Sex Doesn’t Sell – Animals Do

Following a recent trip to the cinema, I was surprised at how many brands are using animals as a mechanic to sell their product. Products, I should highlight, that would definitely be of no interest to an animal (since when did a dog need a bank account?).

Historically the belief has been that ‘sex sells’ when it comes to shifting products: in 1983 a snapshot report looking at full page magazine adverts found 15% of ads used sex as their primary selling point, this then rose dramatically to 27% in 2003.

So why now are brands aligning themselves with, otherwise unrelated, animals? From a behavioural perspective, most humans are naturally attracted to animals, they have a positive allure and they grab attention. And while only 40% of Britons actually own a pet, the growth of ‘social petworking’ has made it almost impossible for non-pet owners to avoid being exposed to pet related content (despite their best attempts). 10% of pets have their own social profile and #MyPet has seen over 1.5M uses globally on Instagram. Thus tweeting the way for animals to have almost universal appeal when it comes to promoting products or services.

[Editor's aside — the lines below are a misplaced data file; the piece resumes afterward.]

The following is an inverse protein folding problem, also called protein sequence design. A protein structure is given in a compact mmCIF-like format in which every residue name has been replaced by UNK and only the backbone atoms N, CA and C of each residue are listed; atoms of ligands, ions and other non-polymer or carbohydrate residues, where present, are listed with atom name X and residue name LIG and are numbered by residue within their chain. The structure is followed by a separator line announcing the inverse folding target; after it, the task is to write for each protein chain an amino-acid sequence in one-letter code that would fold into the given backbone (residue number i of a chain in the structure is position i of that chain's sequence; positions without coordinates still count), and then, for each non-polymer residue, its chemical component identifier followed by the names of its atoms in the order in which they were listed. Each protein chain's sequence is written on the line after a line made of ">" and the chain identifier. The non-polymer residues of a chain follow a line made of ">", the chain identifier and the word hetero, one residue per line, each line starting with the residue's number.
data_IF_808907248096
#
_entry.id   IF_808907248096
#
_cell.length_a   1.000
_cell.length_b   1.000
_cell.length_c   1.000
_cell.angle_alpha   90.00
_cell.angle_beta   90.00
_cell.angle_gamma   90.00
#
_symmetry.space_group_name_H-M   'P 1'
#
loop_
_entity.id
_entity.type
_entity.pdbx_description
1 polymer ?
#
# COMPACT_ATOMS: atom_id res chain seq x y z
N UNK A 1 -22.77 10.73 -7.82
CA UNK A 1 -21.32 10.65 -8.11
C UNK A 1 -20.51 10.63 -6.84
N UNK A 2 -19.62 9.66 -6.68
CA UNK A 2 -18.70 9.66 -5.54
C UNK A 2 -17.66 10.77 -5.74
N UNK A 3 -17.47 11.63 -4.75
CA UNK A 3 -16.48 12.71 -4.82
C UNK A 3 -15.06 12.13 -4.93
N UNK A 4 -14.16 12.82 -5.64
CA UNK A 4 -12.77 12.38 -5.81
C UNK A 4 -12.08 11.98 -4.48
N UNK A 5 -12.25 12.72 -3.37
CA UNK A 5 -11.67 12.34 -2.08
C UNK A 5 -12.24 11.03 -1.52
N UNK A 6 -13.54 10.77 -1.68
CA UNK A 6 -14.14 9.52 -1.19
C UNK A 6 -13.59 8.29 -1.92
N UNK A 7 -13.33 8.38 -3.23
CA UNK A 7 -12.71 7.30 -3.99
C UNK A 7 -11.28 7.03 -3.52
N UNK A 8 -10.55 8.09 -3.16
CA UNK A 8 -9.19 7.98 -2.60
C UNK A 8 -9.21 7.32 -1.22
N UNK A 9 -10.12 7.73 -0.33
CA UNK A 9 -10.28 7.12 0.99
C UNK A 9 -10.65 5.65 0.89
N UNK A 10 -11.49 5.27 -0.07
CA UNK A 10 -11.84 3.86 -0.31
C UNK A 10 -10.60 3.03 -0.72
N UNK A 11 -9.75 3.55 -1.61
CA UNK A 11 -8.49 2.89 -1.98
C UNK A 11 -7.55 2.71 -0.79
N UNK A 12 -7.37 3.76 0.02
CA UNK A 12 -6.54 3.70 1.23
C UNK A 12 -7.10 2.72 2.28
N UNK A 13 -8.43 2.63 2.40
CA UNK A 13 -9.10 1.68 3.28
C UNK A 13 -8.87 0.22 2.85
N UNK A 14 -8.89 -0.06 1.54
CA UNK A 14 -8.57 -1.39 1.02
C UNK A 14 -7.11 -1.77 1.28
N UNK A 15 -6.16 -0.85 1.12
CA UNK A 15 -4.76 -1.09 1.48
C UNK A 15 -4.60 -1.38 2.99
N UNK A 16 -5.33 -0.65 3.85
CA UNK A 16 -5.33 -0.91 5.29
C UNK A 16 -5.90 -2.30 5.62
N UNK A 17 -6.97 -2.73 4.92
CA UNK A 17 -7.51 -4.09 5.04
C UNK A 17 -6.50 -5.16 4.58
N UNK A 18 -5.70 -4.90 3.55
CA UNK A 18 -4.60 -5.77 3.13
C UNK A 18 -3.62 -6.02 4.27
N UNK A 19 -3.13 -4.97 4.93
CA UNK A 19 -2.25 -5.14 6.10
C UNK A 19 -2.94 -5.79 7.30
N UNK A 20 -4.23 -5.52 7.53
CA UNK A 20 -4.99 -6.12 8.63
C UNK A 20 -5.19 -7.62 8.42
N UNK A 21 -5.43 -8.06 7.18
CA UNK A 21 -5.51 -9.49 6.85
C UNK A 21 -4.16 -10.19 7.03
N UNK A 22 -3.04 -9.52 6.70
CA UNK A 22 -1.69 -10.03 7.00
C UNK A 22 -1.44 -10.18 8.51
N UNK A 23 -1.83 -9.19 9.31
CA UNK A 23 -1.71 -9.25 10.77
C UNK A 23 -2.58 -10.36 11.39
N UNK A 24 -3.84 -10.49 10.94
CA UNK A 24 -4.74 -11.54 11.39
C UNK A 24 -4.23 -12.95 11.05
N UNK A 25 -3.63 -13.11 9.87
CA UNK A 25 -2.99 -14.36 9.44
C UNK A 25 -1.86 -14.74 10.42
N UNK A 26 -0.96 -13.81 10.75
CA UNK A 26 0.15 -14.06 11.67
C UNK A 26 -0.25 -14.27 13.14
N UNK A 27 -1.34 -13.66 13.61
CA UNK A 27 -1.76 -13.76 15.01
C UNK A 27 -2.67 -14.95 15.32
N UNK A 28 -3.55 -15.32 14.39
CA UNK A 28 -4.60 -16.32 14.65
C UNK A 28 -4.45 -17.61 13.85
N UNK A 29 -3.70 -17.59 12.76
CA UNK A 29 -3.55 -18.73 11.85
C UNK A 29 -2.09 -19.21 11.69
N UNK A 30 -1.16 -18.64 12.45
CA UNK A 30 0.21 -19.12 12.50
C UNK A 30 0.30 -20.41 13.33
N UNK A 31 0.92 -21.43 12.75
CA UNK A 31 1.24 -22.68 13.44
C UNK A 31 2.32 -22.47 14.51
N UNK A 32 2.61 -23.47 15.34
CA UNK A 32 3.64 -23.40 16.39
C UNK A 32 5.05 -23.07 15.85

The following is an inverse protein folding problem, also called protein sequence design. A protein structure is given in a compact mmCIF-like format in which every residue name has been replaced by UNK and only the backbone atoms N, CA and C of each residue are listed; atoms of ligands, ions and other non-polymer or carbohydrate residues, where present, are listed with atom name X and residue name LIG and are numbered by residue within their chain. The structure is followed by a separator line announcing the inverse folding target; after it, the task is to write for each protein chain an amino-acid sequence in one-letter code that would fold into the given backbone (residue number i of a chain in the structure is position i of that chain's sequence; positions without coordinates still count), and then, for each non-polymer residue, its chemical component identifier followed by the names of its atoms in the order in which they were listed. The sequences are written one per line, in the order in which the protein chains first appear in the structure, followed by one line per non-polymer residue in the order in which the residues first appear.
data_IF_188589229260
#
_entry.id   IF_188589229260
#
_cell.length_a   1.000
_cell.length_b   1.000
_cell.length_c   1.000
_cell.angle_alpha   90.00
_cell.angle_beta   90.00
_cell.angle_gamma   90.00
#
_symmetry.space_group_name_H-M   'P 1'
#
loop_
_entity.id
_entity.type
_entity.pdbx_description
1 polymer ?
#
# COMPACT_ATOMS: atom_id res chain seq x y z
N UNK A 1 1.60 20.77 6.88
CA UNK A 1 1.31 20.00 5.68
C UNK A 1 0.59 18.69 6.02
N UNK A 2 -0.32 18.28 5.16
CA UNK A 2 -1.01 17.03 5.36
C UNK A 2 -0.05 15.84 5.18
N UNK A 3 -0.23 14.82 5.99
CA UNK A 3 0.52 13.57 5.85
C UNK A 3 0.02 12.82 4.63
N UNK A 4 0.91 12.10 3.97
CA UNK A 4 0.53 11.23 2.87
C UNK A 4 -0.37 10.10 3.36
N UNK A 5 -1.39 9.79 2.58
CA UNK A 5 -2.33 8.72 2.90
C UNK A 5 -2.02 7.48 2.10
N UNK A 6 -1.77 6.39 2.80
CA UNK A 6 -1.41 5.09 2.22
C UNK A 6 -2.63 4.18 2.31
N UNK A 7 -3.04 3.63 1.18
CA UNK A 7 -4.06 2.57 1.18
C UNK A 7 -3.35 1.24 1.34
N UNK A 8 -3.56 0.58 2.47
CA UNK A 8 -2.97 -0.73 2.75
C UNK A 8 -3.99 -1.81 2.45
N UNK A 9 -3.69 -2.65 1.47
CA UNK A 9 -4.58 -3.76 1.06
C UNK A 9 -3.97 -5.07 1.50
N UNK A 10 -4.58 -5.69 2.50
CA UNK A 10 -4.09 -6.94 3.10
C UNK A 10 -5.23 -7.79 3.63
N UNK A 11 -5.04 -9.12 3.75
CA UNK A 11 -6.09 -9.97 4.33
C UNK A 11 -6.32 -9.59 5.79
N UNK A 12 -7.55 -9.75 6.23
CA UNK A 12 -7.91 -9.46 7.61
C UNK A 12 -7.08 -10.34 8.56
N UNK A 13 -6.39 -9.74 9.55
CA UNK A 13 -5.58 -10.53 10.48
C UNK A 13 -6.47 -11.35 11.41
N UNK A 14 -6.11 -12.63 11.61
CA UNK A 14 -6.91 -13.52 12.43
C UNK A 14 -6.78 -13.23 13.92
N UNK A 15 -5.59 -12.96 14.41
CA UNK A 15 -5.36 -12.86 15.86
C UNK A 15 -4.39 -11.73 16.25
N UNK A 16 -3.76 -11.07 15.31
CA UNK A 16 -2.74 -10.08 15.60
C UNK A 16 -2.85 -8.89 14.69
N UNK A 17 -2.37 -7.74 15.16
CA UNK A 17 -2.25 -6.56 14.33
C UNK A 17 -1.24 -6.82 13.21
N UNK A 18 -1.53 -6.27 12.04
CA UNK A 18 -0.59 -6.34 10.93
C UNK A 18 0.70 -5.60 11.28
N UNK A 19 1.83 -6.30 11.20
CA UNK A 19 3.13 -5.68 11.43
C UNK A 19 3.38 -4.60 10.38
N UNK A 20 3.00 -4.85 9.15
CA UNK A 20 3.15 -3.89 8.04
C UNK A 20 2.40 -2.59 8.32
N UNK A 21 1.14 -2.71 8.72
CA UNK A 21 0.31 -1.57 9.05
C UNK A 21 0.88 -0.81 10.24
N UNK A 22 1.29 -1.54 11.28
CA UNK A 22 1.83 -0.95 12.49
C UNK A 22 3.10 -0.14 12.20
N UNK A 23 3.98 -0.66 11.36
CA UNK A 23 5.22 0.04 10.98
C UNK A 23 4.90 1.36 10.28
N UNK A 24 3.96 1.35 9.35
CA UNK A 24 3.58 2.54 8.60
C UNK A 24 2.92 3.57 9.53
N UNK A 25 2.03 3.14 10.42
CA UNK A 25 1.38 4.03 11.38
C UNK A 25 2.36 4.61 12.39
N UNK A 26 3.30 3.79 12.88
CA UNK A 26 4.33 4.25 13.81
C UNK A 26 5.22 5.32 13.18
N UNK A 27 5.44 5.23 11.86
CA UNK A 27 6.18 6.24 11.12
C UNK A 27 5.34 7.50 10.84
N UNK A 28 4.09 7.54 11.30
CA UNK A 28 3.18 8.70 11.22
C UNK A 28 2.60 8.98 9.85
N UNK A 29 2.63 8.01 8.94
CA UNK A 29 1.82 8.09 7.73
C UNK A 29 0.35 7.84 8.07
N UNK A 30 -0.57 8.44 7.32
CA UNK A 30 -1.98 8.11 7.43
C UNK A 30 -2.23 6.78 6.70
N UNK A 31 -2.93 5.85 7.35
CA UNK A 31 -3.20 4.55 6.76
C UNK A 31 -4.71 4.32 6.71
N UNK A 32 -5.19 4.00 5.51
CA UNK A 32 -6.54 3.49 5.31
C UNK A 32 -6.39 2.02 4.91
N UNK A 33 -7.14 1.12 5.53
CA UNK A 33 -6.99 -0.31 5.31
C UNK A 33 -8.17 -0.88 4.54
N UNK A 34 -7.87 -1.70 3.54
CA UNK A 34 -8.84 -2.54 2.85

Given the current issues around women’s rights (stoked nicely by the comments made by Donald Trump) and the ongoing debate about unrealistic images of models and the body-morph issues they generate, I wonder if 2017 and beyond will start to see the balance shift further from sex to animals selling? Let’s hope so, in the meantime here are some pictures of my dog, come on admit it you’d buy what he was selling wouldn’t you?

Twitters New Feature Allows Airbnb To Share Live Local Experiences
Channel 4 Broadcast From Inside The Human Body For CRUK’s ‘Right Now’ Campaign